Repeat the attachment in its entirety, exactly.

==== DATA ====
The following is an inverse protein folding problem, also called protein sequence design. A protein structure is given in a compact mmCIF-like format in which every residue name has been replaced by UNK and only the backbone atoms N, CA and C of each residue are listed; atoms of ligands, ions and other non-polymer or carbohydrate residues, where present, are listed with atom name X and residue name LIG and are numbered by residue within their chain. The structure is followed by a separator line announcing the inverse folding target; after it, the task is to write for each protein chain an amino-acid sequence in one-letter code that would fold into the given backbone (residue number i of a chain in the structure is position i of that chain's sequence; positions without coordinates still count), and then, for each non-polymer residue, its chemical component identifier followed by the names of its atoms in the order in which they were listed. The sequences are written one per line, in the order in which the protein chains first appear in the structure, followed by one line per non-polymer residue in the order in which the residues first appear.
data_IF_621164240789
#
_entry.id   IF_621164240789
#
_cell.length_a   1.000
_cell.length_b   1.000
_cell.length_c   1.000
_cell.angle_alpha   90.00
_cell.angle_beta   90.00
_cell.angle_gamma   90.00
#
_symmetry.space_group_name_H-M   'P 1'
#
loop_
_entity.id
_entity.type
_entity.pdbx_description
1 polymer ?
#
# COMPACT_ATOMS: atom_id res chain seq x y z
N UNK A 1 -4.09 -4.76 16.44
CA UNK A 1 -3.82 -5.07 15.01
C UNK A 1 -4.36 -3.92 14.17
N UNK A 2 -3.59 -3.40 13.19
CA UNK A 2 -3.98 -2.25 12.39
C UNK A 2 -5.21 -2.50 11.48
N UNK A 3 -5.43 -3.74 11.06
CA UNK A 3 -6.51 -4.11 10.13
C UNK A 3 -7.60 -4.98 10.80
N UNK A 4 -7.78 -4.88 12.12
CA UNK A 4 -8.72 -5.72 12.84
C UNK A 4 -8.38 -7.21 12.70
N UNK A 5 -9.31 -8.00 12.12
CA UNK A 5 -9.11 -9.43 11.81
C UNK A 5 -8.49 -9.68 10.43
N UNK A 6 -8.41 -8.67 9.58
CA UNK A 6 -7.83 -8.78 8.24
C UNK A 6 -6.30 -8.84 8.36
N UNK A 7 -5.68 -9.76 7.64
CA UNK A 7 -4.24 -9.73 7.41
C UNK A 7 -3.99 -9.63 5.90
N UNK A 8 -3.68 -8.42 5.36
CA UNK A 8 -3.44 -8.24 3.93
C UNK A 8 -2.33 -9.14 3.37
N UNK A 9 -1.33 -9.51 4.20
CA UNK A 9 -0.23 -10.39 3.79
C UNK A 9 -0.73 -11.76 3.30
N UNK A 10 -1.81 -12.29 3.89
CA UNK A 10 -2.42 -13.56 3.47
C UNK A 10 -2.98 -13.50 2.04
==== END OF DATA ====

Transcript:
The following is an inverse protein folding problem, also called protein sequence design. A protein structure is given in a compact mmCIF-like format in which every residue name has been replaced by UNK and only the backbone atoms N, CA and C of each residue are listed; atoms of ligands, ions and other non-polymer or carbohydrate residues, where present, are listed with atom name X and residue name LIG and are numbered by residue within their chain. The structure is followed by a separator line announcing the inverse folding target; after it, the task is to write for each protein chain an amino-acid sequence in one-letter code that would fold into the given backbone (residue number i of a chain in the structure is position i of that chain's sequence; positions without coordinates still count), and then, for each non-polymer residue, its chemical component identifier followed by the names of its atoms in the order in which they were listed. The sequences are written one per line, in the order in which the protein chains first appear in the structure, followed by one line per non-polymer residue in the order in which the residues first appear.
data_IF_621164240789
#
_entry.id   IF_621164240789
#
_cell.length_a   1.000
_cell.length_b   1.000
_cell.length_c   1.000
_cell.angle_alpha   90.00
_cell.angle_beta   90.00
_cell.angle_gamma   90.00
#
_symmetry.space_group_name_H-M   'P 1'
#
loop_
_entity.id
_entity.type
_entity.pdbx_description
1 polymer ?
#
# COMPACT_ATOMS: atom_id res chain seq x y z
N UNK A 1 -4.09 -4.76 16.44
CA UNK A 1 -3.82 -5.07 15.01
C UNK A 1 -4.36 -3.92 14.17
N UNK A 2 -3.59 -3.40 13.19
CA UNK A 2 -3.98 -2.25 12.39
C UNK A 2 -5.21 -2.50 11.48
N UNK A 3 -5.43 -3.74 11.06
CA UNK A 3 -6.51 -4.11 10.13
C UNK A 3 -7.60 -4.98 10.80
N UNK A 4 -7.78 -4.88 12.12
CA UNK A 4 -8.72 -5.72 12.84
C UNK A 4 -8.38 -7.21 12.70
N UNK A 5 -9.31 -8.00 12.12
CA UNK A 5 -9.11 -9.43 11.81
C UNK A 5 -8.49 -9.68 10.43
N UNK A 6 -8.41 -8.67 9.58
CA UNK A 6 -7.83 -8.78 8.24
C UNK A 6 -6.30 -8.84 8.36
N UNK A 7 -5.68 -9.76 7.64
CA UNK A 7 -4.24 -9.73 7.41
C UNK A 7 -3.99 -9.63 5.90
N UNK A 8 -3.68 -8.42 5.36
CA UNK A 8 -3.44 -8.24 3.93
C UNK A 8 -2.33 -9.14 3.37
N UNK A 9 -1.33 -9.51 4.20
CA UNK A 9 -0.23 -10.39 3.79
C UNK A 9 -0.73 -11.76 3.30
N UNK A 10 -1.81 -12.29 3.89
CA UNK A 10 -2.42 -13.56 3.47
C UNK A 10 -2.98 -13.50 2.04